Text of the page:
The present study tests the hypothesis that a high dose of testosterone (Te) drives GH and IGF-I production, in part, by blunting autonegative feedback by the end-product peptide. To this end, we infused saline or recombinant human IGF-I (10 μg/kg·h iv for 6 h) in seven healthy men ages 51-72 yr after administration of placebo (Pl) and Te in randomized order. GH release was quantitated fasting before and after injection of GHRH (1 μg/kg). Statistical analyses disclosed that Te vs. Pl: 1) increased the mean concentration of GH from 0.15 ± 0.045 to 0.48 ± 0.11 μg/liter (P = 0.007) and IGF-I from 108 ± 5.0 to 124 ± 4.1 (P = 0.047) without altering GHRH-induced GH release; 2) elevated the GH nadir from 0.13 ± 0.03 to 0.23 ± 0.06 μg/liter (P < 0.05) in the control session and from 0.06 ± 0.02 to 0.14 ± 0.04 μg/liter (P = 0.038) during IGF-I infusion; 3) augmented GHRH-stimulated GH release from 3.0 ± 0.56 (Pl) to 3.7 ± 0.52 μg/liter (Te) (P < 0.05) during IGF-I infusion; and 4) did not influence estimated IGF-I kinetics. In summary, supplementation of a high dose of Te in middle-aged and older men attenuates IGF-I feedback-dependent inhibition of nadir and peak GH secretion. Both effects of Te differ from those reported recently for estradiol in postmenopausal women. Accordingly, we postulate that Te and estrogen modulate IGF-I negative feedback differentially.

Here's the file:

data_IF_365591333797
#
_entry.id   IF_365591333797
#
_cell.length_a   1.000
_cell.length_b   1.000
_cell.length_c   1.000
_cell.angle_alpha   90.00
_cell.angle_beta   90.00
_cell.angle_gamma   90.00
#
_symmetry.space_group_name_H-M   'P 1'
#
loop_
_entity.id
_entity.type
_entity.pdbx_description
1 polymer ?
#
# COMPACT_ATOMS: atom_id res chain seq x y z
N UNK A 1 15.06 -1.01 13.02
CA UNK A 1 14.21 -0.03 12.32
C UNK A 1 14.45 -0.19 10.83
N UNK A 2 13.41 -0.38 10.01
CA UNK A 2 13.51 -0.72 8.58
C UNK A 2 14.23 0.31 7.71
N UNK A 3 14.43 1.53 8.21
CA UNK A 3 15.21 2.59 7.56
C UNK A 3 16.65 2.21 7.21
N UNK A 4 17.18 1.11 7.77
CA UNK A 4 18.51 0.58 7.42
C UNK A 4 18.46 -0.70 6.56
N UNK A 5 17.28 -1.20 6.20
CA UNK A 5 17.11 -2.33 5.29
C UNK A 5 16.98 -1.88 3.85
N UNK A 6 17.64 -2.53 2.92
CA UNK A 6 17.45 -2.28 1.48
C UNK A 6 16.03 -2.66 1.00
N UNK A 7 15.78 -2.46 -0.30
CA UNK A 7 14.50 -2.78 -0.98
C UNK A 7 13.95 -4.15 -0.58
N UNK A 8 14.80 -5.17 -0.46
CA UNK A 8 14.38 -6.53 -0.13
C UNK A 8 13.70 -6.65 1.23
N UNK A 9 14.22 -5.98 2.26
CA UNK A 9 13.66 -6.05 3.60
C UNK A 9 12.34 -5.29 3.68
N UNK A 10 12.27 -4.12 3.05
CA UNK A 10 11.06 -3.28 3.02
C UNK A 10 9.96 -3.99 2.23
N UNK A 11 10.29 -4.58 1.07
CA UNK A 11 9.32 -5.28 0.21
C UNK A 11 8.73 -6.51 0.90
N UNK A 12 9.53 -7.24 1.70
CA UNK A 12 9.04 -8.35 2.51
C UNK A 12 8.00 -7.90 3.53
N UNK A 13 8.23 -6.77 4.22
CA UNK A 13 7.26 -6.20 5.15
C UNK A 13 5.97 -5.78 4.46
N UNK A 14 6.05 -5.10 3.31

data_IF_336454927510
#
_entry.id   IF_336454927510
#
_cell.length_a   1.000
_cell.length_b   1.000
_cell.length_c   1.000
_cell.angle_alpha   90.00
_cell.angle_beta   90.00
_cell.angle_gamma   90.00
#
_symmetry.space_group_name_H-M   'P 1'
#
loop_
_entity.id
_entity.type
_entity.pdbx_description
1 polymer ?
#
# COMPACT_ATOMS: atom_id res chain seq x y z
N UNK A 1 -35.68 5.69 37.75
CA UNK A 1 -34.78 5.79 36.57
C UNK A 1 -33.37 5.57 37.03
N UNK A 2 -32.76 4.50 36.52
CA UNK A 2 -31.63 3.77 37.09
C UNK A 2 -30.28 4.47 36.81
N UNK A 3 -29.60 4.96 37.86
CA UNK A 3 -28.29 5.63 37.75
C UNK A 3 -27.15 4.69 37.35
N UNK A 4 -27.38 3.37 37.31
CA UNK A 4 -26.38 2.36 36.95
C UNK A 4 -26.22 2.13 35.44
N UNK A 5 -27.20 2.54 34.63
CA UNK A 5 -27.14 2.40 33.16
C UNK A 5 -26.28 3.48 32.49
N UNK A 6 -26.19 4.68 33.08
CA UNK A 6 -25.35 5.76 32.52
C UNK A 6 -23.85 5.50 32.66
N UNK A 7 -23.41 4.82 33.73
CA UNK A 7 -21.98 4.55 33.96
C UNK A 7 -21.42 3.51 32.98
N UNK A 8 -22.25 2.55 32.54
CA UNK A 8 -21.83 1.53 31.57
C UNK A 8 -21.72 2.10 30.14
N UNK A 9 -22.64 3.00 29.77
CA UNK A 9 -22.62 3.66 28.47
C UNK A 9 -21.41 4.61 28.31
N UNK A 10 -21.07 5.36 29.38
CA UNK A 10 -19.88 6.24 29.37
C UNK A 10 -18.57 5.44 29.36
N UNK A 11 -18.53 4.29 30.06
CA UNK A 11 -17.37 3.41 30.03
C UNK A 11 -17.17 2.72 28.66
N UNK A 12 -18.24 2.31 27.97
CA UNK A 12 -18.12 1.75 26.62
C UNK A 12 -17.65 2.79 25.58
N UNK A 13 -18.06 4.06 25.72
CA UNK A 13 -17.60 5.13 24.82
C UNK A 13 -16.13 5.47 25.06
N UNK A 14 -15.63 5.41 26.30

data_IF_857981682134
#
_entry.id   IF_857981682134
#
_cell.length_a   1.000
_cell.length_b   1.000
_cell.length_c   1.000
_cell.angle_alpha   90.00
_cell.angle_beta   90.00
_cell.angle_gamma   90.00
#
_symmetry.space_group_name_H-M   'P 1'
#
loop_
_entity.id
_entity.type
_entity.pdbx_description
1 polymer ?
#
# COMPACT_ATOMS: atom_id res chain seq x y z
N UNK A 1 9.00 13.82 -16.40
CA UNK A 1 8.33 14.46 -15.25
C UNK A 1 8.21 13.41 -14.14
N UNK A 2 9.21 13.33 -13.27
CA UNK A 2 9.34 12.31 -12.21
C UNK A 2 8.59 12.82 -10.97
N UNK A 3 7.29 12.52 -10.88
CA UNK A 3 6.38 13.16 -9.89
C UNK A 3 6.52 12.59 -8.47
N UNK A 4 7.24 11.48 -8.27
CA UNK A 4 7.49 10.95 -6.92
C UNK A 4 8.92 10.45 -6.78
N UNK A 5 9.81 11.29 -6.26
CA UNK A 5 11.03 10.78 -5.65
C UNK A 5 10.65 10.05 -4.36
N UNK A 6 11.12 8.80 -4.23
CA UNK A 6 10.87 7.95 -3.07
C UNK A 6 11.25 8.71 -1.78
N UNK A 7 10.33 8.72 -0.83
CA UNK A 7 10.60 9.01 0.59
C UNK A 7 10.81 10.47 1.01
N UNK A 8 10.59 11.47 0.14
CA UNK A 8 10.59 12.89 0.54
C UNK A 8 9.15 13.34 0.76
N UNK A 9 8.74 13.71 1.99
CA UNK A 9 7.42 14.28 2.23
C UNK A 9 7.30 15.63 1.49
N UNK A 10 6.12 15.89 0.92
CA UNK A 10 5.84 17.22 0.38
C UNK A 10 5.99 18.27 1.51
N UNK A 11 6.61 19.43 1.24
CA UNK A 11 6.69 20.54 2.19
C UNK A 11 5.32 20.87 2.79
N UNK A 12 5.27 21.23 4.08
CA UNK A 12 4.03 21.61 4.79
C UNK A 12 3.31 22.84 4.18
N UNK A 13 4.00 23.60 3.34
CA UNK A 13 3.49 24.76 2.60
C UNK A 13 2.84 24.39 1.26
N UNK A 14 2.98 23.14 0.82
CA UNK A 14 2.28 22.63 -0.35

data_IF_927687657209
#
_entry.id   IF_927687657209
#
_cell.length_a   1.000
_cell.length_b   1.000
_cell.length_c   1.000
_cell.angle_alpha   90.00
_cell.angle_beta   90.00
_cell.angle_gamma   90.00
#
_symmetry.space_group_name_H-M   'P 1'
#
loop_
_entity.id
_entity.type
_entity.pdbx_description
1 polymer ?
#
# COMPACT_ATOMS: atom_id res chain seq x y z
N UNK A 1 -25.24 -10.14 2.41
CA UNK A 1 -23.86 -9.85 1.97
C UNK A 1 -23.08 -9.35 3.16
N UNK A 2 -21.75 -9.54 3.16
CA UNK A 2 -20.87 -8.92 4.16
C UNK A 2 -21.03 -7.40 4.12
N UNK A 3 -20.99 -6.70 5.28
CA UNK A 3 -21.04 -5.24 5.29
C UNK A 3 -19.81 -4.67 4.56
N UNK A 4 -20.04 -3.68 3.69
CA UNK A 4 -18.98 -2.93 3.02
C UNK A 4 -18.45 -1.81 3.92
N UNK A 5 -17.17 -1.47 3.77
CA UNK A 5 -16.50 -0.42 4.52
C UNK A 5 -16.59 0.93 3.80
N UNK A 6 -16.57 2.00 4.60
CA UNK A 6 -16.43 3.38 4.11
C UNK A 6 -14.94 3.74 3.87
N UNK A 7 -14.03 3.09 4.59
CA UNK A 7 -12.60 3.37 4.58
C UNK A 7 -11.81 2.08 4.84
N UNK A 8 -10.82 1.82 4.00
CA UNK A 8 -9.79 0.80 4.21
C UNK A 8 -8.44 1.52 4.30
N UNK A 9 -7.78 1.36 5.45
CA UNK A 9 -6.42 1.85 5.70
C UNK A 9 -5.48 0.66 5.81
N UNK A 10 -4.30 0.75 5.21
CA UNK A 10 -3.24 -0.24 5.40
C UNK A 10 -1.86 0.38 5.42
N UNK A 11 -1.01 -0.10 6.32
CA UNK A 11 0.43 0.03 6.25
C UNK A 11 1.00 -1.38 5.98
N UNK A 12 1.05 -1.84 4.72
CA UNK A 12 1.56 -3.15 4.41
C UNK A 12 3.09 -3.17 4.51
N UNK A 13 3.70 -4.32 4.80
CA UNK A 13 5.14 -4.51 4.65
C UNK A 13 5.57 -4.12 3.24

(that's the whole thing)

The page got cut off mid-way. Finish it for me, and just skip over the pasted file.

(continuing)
ASJC Scopus subject areas
- Endocrinology, Diabetes and Metabolism
- Clinical Biochemistry
- Biochemistry, medical